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NIAGARA FALLS – A downstate property owner wants to turn a vacant apartment building on Eighth Street and Pine Avenue into a boardinghouse with one-room units for 140 people.

However, a landlord group and a city official are raising concerns about the project because of how many people would be living in such a small area.

The owner of the property is Tzemach Tzedek C LLC, a company whose registration with the state Department of State lists a Brooklyn address and a name, Nediva Schwarz.

Seth Piccirillo, director of the city’s Community Development Department, sees the proposal as a test of the city’s “group living” law, which came into being with the support of area block clubs and took a lengthy amount of time to develop.

“I’m very concerned about this,” Piccirillo said of the proposal.

The proposed project would require a number of approvals from the city in order to move forward, including three variances and a special permit from the Zoning Board of Appeals and approval from the Planning Board.

The variances requested would allow:

• Each room be 70 square feet when the city’s minimum requirement for this type of residence is 120 square feet.

• A total of 140 rooms; city law limits the number of single-occupancy rooms at a property to 10.

• No off-street parking; requirements call for 70 off-street parking spaces.

The Zoning Board also would need to issue a special-use permit for the property to be used as a boarding or rooming house.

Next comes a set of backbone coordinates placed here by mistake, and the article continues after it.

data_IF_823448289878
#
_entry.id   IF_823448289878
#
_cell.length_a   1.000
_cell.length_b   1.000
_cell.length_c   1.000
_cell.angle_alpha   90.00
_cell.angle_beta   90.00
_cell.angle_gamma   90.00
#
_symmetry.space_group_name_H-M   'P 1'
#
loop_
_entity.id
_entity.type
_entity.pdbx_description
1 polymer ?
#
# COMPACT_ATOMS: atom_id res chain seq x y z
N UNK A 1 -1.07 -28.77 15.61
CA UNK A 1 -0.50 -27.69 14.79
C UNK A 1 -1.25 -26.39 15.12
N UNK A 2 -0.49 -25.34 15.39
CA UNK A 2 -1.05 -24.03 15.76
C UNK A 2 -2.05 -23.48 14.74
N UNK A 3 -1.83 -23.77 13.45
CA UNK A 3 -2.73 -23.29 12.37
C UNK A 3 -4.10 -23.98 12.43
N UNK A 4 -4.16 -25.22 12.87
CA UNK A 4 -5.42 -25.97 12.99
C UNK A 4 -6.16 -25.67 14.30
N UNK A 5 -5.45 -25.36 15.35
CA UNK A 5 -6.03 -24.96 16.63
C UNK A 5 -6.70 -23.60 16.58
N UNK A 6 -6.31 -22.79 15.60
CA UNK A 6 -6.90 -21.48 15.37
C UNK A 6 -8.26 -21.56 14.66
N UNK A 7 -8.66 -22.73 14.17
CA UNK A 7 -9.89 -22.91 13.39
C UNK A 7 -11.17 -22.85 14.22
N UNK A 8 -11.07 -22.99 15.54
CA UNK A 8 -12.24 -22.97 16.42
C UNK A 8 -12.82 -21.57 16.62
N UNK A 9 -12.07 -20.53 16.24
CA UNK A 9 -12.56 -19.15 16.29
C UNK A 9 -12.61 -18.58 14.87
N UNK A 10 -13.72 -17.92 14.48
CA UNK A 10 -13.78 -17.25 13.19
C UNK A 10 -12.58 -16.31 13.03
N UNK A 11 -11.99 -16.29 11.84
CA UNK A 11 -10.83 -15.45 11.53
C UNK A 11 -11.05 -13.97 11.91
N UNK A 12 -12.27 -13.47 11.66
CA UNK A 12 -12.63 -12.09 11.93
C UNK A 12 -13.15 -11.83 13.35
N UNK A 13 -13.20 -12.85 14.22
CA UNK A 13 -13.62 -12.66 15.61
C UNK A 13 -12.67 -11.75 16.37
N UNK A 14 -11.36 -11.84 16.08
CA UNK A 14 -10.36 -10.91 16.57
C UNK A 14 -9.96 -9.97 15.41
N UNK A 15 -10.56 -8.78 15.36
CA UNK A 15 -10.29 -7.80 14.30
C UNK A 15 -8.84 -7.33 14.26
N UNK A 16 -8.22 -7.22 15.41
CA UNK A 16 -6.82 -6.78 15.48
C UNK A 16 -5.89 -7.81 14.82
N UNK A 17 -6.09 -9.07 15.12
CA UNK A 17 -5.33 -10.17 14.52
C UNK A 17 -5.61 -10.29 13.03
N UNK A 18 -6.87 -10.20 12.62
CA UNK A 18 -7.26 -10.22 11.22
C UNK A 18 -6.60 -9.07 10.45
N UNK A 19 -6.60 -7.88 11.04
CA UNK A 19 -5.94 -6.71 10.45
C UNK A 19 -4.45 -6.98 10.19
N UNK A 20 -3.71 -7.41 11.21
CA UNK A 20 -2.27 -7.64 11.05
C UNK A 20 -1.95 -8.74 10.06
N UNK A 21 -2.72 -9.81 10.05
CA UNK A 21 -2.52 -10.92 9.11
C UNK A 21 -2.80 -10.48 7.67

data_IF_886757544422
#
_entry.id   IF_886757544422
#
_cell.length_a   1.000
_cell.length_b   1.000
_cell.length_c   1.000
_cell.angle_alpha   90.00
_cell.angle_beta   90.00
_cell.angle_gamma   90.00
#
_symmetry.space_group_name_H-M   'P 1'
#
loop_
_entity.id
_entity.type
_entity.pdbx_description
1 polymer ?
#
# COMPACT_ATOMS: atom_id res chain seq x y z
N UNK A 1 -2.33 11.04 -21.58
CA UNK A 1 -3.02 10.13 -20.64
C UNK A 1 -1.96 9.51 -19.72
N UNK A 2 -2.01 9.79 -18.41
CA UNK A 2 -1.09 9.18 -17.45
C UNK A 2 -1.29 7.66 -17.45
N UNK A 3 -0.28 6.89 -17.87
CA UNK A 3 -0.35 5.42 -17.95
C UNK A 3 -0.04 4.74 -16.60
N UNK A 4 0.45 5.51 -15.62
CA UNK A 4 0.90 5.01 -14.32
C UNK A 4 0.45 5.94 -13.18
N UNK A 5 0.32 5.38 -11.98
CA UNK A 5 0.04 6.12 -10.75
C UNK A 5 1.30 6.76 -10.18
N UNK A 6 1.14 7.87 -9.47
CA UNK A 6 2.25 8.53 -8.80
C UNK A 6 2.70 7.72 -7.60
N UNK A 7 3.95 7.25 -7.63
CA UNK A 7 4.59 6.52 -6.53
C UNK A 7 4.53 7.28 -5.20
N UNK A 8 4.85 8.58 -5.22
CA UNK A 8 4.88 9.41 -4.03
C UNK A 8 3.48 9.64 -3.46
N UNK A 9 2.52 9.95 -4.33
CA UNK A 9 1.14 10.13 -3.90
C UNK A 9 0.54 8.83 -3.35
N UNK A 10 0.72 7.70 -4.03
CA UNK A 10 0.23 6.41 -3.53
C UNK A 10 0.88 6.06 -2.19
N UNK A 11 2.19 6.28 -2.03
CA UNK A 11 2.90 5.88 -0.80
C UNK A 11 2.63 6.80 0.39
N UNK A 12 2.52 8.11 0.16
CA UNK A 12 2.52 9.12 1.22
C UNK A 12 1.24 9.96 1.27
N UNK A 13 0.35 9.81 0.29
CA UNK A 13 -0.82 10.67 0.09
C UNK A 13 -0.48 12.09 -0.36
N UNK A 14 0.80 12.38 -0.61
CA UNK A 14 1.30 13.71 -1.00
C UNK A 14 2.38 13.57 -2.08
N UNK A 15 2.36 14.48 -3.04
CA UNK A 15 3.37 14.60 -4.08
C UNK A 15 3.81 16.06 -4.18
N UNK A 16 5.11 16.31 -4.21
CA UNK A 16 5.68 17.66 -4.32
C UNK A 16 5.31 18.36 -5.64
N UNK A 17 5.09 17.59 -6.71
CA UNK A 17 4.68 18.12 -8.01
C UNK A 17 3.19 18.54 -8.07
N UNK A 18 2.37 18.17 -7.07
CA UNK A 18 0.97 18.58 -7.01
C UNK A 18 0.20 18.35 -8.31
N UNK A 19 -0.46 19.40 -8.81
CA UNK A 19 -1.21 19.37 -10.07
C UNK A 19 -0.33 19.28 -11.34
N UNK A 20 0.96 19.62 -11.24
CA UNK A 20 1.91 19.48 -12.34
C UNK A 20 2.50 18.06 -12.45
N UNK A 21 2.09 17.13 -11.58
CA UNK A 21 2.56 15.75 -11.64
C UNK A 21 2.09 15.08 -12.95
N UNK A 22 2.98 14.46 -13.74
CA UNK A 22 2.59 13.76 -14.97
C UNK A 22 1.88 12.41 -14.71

Robert Pascoal, president of the Landlords’ Association of Greater Niagara, said that while he understands the need for the idea of properties with single-room occupancy, he does not think this project is a good idea the way it’s being proposed.

Considering the variances being requested, Pascoal said he wanted to know if anyone has studied what the potential impact to the neighborhood might be.

Pascoal said he also thinks the project would be a “cash cow” for its owner.

Both Pascoal and Piccirillo said they were worried about properties that end up “warehousing people” by giving them space to live that’s too small to actually spend much time in.

The city enacted the “group living” law to prevent projects like this from moving forward, Piccirillo said.

“I would call this exactly the reason why the group home ordinance was put in place,” he said.

Schwarz, when reached briefly by phone on Monday, asked a reporter if he was interested in purchasing the property. When told no, she asked the reporter if he could call back in an hour. She did not answer a subsequent call.

Back taxes totaling more than $29,000 are also owed to the city and the city school district, according to city records.

Tzemach Tzedek C LLC also is delinquent on 2012 and 2013 Niagara County property taxes, according to the Niagara County Treasurer’s Office.

The company owes overdue county taxes of $2,712 for last year and $2,503 for this year.

Leonard Bevilacqua is a local broker who was hired as the company’s agent with the city. Bevilacqua recently had a medical issue, so his son, Vinnie, is handling the issue for the time being.

Vinnie Bevilacqua, who said he has not yet caught up on most of the project’s details, said it is proposed as housing for veterans.

Tzemach Tzedek C LLC bought the property for $250,000 from Jan Wisniewski in 2002, according to city property records.

The three-story building at 704 Eighth St. was constructed in 1940.

The Zoning Board will review the project at 5:30 p.m. next Tuesday in Council Chambers in City Hall.

The project would also need approval from the Planning Board, though the company has yet to make an application to that panel.

email: abesecker@buffnews.com